We began yesterday with Groundhog Day, which often seems to brighten or dampen the spirits of many, depending on what side of the fence you sit when it comes to the winter season.

Certainly, February marks Black History Month and commemorates the many invaluable accomplishments of African-Americans throughout history, while also providing an important reminder of the work still needed to be done in order to achieve equality for all in society.

This year, February includes the Winter Olympics, showcasing the various talents of athletes from around the world.

And, in a little less than two weeks, we’ll begin the Lenten season and our spiritual journey to Easter by marking our foreheads with ashes on Ash Wednesday.

Oddly enough, Ash Wednesday this year falls on February 14, a date known by so many for a completely different reason.

Valentines Day Card 1Yes, Valentine’s Day – a day to celebrate your love with that special someone.

It’s a day for chocolate and roses, kisses and fancy dinner dates.

Back when I was in elementary school, I used to get so excited around Valentine’s Day.

On that day, students would bring a box of little cards to school and pass them to their classmates, inviting them to be their special valentine or thanking them for being such good friends.

The cards were of a particular theme – usually a popular cartoon character or superhero – and seemed to always have some catchy slogan or message like a train chugging on a track, saying “I choo-choo choose you!”

Valentines Day Card 3Indeed, Valentine’s Day would show us how loved and appreciated we were, and all the kids in the class would beam with joy at the number of cards they received that day.

But as enthusiastic as I was about Valentine’s Day, I remember also feeling very sad or disappointed, as I would often come home at the end of the school day without that special card from that girl for whom I had a crush, despite my sending her a thoughtful valentine.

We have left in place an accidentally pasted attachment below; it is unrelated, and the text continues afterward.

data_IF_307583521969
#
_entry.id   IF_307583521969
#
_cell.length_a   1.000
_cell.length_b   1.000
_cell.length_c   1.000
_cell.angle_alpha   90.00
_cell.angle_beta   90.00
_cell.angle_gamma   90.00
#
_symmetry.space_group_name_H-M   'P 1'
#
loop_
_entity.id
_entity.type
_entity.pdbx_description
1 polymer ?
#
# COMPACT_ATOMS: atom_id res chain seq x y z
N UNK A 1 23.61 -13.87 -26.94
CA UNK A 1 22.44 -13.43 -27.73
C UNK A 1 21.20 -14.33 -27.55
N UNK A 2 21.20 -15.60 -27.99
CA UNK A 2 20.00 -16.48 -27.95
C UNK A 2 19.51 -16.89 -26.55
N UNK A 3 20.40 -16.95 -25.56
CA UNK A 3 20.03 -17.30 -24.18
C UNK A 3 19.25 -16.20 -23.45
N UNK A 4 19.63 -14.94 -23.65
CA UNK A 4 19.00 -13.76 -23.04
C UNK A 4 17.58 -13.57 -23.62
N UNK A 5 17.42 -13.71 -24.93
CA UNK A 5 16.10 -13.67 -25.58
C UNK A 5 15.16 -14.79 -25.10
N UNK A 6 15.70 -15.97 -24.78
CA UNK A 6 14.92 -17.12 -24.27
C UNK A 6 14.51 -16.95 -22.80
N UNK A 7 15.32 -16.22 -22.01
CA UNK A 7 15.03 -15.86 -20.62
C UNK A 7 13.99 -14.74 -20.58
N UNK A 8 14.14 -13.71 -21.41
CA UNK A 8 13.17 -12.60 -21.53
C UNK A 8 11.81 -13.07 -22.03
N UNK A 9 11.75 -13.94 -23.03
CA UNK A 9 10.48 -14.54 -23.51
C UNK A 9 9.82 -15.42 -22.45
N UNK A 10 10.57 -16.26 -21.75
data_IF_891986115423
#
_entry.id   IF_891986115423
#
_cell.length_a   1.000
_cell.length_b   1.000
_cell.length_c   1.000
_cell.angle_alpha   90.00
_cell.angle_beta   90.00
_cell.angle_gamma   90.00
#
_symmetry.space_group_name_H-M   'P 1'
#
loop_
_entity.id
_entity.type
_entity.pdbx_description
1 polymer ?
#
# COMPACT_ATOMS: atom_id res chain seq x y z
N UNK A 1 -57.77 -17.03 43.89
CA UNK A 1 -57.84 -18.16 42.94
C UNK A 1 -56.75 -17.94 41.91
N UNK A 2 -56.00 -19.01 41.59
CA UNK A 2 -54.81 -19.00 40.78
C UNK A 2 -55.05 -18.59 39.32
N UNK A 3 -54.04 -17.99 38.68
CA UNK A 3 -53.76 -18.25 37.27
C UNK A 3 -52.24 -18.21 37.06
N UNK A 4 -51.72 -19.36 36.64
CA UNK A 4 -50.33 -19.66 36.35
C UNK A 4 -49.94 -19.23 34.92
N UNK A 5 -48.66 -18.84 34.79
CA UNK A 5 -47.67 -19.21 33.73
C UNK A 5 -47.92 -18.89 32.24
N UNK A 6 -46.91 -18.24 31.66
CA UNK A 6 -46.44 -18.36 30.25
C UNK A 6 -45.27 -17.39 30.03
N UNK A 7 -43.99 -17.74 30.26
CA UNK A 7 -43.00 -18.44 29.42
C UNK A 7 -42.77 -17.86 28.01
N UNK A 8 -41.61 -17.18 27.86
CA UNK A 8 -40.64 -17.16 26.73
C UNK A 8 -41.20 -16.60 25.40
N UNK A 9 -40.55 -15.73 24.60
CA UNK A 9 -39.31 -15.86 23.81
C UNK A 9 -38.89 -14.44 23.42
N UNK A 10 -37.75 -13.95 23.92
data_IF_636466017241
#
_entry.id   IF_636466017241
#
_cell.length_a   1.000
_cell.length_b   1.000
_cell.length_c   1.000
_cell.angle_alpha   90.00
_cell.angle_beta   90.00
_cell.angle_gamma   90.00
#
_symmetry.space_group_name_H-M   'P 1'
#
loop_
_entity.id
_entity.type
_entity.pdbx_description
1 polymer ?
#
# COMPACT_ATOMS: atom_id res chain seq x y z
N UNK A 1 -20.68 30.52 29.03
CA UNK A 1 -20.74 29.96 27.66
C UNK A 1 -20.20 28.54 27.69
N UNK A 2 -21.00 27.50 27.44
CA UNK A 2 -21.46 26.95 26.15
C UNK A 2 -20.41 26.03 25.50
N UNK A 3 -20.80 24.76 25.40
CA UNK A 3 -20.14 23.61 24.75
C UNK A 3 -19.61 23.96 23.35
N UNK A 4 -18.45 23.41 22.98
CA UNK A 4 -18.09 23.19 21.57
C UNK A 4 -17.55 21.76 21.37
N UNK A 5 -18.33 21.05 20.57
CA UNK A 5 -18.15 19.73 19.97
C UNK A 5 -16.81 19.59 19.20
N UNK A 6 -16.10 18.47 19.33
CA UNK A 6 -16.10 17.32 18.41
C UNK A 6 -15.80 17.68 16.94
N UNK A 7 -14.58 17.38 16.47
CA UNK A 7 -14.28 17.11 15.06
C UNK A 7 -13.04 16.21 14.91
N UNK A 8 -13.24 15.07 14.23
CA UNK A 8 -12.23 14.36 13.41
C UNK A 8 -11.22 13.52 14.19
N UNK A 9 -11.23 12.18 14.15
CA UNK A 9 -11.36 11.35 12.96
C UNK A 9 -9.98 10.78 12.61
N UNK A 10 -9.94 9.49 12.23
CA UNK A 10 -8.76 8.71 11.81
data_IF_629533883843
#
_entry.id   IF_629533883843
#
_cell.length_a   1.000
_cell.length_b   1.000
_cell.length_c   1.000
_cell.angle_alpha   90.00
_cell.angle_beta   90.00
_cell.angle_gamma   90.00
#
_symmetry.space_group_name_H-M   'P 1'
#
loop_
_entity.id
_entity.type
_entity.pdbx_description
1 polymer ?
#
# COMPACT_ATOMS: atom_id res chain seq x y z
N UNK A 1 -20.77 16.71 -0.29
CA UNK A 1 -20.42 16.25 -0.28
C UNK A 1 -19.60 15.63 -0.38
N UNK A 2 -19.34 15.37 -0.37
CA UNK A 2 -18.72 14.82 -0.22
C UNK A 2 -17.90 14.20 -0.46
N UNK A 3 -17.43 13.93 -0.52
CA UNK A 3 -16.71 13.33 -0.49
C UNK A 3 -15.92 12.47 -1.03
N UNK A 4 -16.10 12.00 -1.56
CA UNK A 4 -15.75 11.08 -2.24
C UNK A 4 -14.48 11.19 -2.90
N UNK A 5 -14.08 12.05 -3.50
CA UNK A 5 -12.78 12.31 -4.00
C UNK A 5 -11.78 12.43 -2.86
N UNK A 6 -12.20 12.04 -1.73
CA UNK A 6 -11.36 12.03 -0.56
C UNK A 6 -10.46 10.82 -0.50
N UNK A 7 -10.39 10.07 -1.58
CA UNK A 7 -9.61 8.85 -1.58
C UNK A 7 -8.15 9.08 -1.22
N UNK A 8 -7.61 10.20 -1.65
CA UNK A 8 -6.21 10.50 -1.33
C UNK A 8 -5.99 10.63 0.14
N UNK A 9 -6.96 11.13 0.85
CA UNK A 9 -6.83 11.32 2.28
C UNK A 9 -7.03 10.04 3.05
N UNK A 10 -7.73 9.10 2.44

I wonder if God can relate to these experiences and emotions when it comes to the spirit of Valentine’s Day.

Valentines Day Card 2Whether it be a sunshine or singing birds, acts of generosity from friends or community members, the gift of laughter or talents bestowed upon us, these and so many other examples illustrate how God gives us Valentine’s Day cards aplenty and seeks to speak with us daily, revealing His unconditional love for all of His creation.

In return, though, do we prepare a Valentine’s Day card for Him?

Do we tell God how much He is loved and appreciated?

Or, instead, do we avoid and ignore the Lord, leaving Him empty-handed when it comes time for Valentine’s Day cards to be distributed?

How many of us focus on other people or experiences, rather than devoting time and attention to God, who simply longs to lavish His love upon us and call us His children? (1 John 3:1)

But despite our sins, dismissal or even rejection of God, let us remember the Lord remains steadfast and faithful with His unconditional love.

Unlike those girls of my elementary school years on Valentine’s Day, God never breaks our heart.

Nehemiah Biblical QuoteQuite the contrary, He mends it by forgiving with mercy and understanding with compassion. He is slow to anger and graciously showers His blessings on His people. (Nehemiah 9:17)

So may this Valentine’s Day offer us an opportunity to fully embrace the love of God, while also gifting Him with our valentines, in order that we may show our gratitude to Him for everything in our lives.